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THE LIGHT OF DAY by Graham Swift Kirkus Star

THE LIGHT OF DAY

by

Pub Date: May 5th, 2003
ISBN: 0-375-41549-1
Publisher: Knopf

An ex-policeman turned private detective finds himself unable to forget a former client who murdered her unfaithful husband.

This intricate and absorbing seventh novel from the Booker-winning British author (Last Orders, 1996, etc.) is constructed “like one of those sequences of film played backwards, so the victim who’s been struck down seems to leap towards the blow.” That metaphoric film is the narrative that assembles itself in the mind and memory of protagonist George Webb. We first meet Webb on the anniversary of the day when language teacher Sarah Nash killed her husband Bob, a successful gynaecologist [sic] who had just ended his affair with Kristina Lazic, the Croatian refugee who had been Sarah’s pupil and their houseguest, and was returning to her formerly embattled homeland. The tricky narrative circles around the day of that murder, which is juxtaposed against related occasions and memories: the day Webb’s wife Rachel left him, following his dismissal from the force for assaulting a suspect and botching a probable conviction; Sarah Nash’s first meeting with the p.i. Webb and his instant attraction to her; the day at the golf course during Webb’s youth when he discovered his own father’s adultery; and the present day, when Webb observes the rituals of bringing flowers to Bob Nash’s grave, and visiting the prison where Sarah waits, another ghost from his past that he’s unable to embrace. The story is a triumph of tone: its slowly accreting portrayal of a life unraveling with agonizing slowness, haunted by infidelity, secrecy, and guilt, gathers great emotional power. It is, however, intermittently redundant and sluggish, and the potentially rich character of Sarah is (deliberately, we understand) never brought fully into focus. Nevertheless, The Light of Day is an elegant and gripping text: a virtuoso fusion of noir-drenched mystery and psychological analysis reminiscent of similar recent works by Kazuo Ishiguro and Paul Auster.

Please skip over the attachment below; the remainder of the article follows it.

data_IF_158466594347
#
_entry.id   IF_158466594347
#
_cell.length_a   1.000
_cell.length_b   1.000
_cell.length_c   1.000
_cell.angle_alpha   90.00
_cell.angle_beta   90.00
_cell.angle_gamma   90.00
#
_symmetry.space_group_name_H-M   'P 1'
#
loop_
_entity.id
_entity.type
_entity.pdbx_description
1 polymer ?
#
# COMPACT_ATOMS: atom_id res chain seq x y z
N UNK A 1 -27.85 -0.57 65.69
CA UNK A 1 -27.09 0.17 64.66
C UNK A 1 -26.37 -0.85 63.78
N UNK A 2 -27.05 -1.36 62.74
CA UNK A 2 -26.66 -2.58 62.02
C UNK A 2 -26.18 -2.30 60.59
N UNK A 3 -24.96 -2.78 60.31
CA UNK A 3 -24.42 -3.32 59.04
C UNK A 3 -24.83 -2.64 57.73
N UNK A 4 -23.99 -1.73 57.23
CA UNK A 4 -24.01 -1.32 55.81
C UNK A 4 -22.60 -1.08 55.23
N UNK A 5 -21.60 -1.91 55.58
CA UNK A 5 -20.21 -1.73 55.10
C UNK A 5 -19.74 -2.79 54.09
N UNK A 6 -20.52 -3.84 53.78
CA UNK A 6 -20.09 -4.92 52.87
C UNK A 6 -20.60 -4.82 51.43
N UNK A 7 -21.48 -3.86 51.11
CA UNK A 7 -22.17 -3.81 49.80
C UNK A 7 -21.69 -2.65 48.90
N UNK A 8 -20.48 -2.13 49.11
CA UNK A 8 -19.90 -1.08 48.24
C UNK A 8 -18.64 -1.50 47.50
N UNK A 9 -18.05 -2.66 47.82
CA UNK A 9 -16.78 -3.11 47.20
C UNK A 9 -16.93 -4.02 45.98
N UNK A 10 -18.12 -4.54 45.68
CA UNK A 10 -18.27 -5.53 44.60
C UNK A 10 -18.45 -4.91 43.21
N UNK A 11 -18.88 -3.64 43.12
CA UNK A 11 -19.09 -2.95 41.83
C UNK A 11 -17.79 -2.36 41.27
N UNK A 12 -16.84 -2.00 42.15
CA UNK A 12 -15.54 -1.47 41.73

A moody lament for a vanished past, present, and future that grates subtly on the nerves and lingers uncomfortably in the memory.